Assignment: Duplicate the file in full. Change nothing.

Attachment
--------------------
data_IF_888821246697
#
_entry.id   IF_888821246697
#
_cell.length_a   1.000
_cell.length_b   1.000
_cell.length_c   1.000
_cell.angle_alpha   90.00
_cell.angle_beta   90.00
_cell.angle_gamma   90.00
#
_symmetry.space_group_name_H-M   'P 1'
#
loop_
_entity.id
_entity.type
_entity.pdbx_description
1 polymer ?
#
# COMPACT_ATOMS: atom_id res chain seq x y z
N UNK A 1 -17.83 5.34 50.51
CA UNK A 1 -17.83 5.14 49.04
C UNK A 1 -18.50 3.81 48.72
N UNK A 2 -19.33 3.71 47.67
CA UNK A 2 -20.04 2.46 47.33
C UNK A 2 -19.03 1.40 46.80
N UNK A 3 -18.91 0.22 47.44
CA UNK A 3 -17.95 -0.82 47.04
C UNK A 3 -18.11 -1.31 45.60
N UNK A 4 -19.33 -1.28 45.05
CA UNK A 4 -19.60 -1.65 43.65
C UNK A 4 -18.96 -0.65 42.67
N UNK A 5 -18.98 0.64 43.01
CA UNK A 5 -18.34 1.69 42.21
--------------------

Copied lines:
data_IF_888821246697
#
_entry.id   IF_888821246697
#
_cell.length_a   1.000
_cell.length_b   1.000
_cell.length_c   1.000
_cell.angle_alpha   90.00
_cell.angle_beta   90.00
_cell.angle_gamma   90.00
#
_symmetry.space_group_name_H-M   'P 1'
#
loop_
_entity.id
_entity.type
_entity.pdbx_description
1 polymer ?
#
# COMPACT_ATOMS: atom_id res chain seq x y z
N UNK A 1 -17.83 5.34 50.51
CA UNK A 1 -17.83 5.14 49.04
C UNK A 1 -18.50 3.81 48.72
N UNK A 2 -19.33 3.71 47.67
CA UNK A 2 -20.04 2.46 47.33
C UNK A 2 -19.03 1.40 46.80
N UNK A 3 -18.91 0.22 47.44
CA UNK A 3 -17.95 -0.82 47.04
C UNK A 3 -18.11 -1.31 45.60
N UNK A 4 -19.33 -1.28 45.05
CA UNK A 4 -19.60 -1.65 43.65
C UNK A 4 -18.96 -0.65 42.67
N UNK A 5 -18.98 0.64 43.01
CA UNK A 5 -18.34 1.69 42.21